6 January 2016

Macbeth at the Young Vic was a bold experiment that did not quite work

London theatre must be doing well as I have not had the opportunity to see The Scottish Play for many years.

The last time I remember seeing Macbeth was (at least) twenty years ago at the Orange Tree Theatre in Richmond, though I did listen to the BBC Radio 3 version last year and I also saw the opera at Glyndebourne in 2010.

I was aware that the Young Vic were doing a modern take on Macbeth but I was a little weary and did not book it immediately. I loved some modern versions of Shakespeare, such as Hamlet and Lear, so this did appeal to me. The doubts came from my recent experience of the Young Vic were some productions, e.g. Streetcar named Desire, seemed unnecessarily complicated while others, e.g. Happy Days, were excellent.

In the end the deciding factor was work with a bit of help from fate. Work was not going well and rather than rant loudly to my boss I thought I would go to the theatre instead, something to calm me down. Macbeth was an option and there were a few single seats left for that evening's performance so I bought one, Downstairs D5 for £27.50.

The play did not start until 7:30pm so that have me plenty of time to walk down to Southwark from Kings Cross, have by usual Chinese style curry at Culture Grub and then get a pint of something brown and yet to drink at the Young Vic. You are allowed to take drinks in with you so I did, mostly because there were no seats in the bar and the theatre opened very early at 7pm.

The seat was a little to one side but I could see all the way down the funnel stage so I was OK. It did not hurt that the person in the seat in front of me did not turn up, the show was sold out but there were a few no-shows. I managed to get my usual shot from my seat despite the close attention of the staff eager to stop photography. The official photo above gives a better idea of what the stage looked like.

My first thought was of Richard III at the Old Vic which had a similar dark set with a series of doors along either side of the stage.

This was a strange Macbeth. It was a new version but I did not spot any changes in the text, nor would I expect to, until I checked afterwards for one specific thing (more on that later). I assume that several other pieces were cut out to make Macbeth more approachable and to make room for the dancing.

Yes, dancing. The first hint of this came when the three sisters first appeared and the prophecies came with modern dance moves, hands around the head and that sort of thing. They were also wearing body coloured body stockings which was another departure from the norm.

There was much more dancing later on especially in a ball scene that involved everybody and was quite fun. Less relevant were the duets between Macbeth's henchmen, their dancing was good but I just could not see the point of it.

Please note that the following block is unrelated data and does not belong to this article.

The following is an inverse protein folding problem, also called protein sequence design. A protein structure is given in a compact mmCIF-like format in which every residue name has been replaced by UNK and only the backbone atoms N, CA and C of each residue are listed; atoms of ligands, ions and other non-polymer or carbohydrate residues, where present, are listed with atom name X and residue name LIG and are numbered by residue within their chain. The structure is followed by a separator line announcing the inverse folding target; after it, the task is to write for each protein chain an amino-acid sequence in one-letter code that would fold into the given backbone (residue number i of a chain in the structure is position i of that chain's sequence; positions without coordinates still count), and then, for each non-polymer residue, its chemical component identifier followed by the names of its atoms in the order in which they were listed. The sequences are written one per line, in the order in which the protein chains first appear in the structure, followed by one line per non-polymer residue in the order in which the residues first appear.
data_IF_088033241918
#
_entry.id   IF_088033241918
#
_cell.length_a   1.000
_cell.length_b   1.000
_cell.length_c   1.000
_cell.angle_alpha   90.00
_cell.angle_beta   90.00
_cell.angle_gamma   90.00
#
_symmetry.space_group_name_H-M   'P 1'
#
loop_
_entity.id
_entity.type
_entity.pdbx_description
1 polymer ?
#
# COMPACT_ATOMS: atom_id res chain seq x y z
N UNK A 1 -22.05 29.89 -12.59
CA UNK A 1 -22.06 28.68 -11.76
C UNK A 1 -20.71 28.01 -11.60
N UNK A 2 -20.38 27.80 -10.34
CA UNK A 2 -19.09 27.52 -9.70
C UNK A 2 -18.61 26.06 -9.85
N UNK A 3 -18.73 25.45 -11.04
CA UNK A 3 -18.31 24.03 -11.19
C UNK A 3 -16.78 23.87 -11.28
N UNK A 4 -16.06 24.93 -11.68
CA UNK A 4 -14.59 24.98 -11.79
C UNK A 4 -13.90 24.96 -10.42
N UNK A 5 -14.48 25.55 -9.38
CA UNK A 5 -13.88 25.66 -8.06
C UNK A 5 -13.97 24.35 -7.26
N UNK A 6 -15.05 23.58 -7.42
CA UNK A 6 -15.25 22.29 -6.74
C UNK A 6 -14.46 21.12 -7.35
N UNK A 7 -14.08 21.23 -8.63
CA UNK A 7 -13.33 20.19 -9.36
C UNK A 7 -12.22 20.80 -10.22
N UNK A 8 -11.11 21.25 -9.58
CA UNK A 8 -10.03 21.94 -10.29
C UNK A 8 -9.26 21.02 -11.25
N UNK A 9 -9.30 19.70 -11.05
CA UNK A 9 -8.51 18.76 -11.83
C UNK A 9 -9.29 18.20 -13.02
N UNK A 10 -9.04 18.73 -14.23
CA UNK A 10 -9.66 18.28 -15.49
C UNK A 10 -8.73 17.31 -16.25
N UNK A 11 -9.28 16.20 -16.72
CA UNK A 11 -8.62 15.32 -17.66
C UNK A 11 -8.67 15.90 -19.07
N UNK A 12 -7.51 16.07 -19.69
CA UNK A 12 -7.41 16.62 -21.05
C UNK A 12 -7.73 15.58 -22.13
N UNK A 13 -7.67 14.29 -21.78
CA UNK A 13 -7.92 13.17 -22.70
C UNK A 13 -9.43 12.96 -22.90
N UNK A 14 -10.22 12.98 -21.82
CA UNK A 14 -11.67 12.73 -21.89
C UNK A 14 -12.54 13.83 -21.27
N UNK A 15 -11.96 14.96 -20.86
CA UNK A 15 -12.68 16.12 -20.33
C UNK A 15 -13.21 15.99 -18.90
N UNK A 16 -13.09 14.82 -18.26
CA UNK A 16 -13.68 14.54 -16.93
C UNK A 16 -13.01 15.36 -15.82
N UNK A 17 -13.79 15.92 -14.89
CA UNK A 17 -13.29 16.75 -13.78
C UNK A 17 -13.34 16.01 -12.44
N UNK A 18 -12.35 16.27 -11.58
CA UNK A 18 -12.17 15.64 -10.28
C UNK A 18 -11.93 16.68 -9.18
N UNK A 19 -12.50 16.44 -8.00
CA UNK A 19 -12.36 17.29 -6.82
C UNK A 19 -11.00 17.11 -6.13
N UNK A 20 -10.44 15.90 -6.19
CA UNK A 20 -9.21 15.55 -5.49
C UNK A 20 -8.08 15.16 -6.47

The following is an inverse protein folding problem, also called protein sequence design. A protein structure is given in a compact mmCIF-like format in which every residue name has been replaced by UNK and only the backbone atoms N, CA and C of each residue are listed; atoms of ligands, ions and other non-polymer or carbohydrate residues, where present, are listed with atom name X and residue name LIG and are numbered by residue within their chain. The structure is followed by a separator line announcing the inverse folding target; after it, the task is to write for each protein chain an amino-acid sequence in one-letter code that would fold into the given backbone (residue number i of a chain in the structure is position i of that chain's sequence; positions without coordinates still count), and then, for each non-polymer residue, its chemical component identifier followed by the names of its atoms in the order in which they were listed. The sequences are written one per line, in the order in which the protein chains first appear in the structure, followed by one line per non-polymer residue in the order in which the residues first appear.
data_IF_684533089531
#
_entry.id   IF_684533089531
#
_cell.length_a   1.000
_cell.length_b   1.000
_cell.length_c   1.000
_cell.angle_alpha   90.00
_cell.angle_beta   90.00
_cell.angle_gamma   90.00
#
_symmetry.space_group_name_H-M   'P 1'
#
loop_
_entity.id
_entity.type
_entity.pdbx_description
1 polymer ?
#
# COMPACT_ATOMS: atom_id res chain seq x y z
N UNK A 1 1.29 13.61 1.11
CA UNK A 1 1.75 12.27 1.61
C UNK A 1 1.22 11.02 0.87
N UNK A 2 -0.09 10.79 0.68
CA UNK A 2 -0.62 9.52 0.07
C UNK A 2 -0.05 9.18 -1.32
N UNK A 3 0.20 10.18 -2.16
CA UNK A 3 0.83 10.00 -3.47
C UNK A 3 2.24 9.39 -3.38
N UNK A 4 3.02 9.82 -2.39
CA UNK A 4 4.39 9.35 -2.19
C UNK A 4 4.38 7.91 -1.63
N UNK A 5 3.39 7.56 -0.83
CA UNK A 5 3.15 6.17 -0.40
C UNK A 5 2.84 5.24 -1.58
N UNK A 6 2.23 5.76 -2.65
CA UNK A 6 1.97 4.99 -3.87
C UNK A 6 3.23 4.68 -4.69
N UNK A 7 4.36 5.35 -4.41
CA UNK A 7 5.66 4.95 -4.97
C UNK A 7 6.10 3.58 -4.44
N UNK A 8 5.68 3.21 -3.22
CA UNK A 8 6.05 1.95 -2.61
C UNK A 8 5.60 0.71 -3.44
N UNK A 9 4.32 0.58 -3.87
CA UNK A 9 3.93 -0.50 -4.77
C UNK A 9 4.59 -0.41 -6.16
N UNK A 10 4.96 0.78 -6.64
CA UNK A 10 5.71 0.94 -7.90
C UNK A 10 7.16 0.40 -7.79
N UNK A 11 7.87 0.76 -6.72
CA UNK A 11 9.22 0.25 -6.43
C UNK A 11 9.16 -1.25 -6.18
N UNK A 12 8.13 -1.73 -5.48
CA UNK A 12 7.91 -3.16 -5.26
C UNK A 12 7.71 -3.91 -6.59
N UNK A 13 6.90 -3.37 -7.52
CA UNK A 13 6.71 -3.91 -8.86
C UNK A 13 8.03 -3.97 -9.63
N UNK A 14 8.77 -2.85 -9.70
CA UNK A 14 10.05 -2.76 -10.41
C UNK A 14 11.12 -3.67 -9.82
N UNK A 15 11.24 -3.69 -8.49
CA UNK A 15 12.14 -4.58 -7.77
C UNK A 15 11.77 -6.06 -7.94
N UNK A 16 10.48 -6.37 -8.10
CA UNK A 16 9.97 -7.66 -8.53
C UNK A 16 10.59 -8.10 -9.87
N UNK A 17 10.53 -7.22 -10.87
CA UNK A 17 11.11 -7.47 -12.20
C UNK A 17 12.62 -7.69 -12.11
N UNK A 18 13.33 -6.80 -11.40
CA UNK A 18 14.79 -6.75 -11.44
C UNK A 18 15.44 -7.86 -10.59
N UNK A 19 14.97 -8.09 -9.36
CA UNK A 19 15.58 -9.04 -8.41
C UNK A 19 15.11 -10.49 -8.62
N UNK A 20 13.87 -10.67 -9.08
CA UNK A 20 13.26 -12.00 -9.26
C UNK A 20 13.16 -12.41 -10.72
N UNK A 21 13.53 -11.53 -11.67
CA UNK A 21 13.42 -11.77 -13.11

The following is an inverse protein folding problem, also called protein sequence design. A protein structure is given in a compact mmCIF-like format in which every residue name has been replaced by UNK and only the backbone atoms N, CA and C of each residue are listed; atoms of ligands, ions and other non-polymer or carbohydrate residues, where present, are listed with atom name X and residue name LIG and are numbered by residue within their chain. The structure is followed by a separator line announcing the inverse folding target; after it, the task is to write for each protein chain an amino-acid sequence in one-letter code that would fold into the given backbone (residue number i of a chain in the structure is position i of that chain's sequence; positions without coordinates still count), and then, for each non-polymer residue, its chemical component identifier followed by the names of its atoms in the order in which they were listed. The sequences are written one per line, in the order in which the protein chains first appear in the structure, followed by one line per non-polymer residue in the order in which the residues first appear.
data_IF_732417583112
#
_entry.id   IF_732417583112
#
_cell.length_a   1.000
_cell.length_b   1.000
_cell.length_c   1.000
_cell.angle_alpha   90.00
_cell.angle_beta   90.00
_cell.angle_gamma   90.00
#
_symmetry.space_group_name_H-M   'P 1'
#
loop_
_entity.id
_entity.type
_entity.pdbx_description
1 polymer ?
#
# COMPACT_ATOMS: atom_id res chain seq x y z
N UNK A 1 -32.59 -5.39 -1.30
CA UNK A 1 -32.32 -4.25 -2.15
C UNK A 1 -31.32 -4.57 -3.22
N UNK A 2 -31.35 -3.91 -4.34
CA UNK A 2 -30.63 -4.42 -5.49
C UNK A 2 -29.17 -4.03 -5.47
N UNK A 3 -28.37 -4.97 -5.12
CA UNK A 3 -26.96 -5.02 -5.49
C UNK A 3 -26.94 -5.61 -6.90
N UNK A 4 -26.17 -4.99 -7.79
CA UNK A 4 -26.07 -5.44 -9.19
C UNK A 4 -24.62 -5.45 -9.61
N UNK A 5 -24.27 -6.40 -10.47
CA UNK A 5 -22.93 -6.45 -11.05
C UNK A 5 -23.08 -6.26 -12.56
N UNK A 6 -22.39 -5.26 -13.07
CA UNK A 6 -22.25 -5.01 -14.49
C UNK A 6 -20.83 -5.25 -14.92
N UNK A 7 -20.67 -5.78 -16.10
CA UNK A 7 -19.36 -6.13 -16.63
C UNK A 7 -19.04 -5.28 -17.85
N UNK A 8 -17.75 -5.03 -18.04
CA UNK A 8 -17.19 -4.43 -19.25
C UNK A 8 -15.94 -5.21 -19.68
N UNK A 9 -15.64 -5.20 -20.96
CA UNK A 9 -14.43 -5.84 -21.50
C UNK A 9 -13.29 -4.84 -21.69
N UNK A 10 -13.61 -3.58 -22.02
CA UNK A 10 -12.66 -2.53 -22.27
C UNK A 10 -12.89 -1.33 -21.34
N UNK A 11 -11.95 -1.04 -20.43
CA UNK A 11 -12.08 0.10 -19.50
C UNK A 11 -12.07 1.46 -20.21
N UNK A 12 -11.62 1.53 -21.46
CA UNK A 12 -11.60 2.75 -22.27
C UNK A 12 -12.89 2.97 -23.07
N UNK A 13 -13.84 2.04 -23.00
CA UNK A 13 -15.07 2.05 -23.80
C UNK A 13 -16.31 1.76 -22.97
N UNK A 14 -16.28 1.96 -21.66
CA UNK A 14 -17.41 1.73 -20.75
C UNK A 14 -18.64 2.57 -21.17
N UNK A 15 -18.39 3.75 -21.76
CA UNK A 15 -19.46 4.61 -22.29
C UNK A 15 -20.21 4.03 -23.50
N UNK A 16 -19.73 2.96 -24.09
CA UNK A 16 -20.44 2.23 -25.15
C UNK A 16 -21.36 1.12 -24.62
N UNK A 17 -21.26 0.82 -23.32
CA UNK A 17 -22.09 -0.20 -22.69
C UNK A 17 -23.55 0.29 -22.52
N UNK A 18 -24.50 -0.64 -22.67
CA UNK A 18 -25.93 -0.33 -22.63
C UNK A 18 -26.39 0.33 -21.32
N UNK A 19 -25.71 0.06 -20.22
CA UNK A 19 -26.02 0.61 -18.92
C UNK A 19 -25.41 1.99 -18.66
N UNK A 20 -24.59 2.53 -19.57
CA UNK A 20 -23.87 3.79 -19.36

The sound and lighting were far more successful in defining the mood and I loved the way that they varied, especially the volume with moments of loud music contrasting against soft speech.

The play is called Macbeth but I think that Lady Macbeth is the main character as she is the one who urges him on when the early doubts come and once that first fateful step is made he is doomed. This Lady Macbeth, Anna Maxwell Martin, was suitably scary not least because she looked like a primary school teacher. She led the rest of the cast well and they followed her admirably with no weaknesses and plenty of strengths.

The staging was light. All the doors were used frequently, the final section slid sideways a few times to show us other rooms and the central section lifted to become a table. What the staging did it did well enough but I missed what it did not do, e.g. there was no visual hint of Great Birnam Wood.

Surprisingly the ending fell a little flat. I heard other people say that on the way out so I checked the play text and saw that the closing speech had been chopped. I have no idea why and the absence of this epilogue made the ending rather abrupt.

My first reaction was, that despite the blunt ending, it was an exciting and thrilling experience, as you would expect Macbeth to be, and I was even considering going to see it again. On reflection, and I like to reflect on things, many of thrills came from the music and dancing and they were somewhat ephemeral, like cream cakes, and the sugar rush was short-lived. The core of the play was still one of Shakespeare's best plays but I was not convinced that the additional elements added anything to the tragedy.

Macbeth was fun, a lot of fun, and I am happy with that even if there was not enough in there to tempt me back for more.

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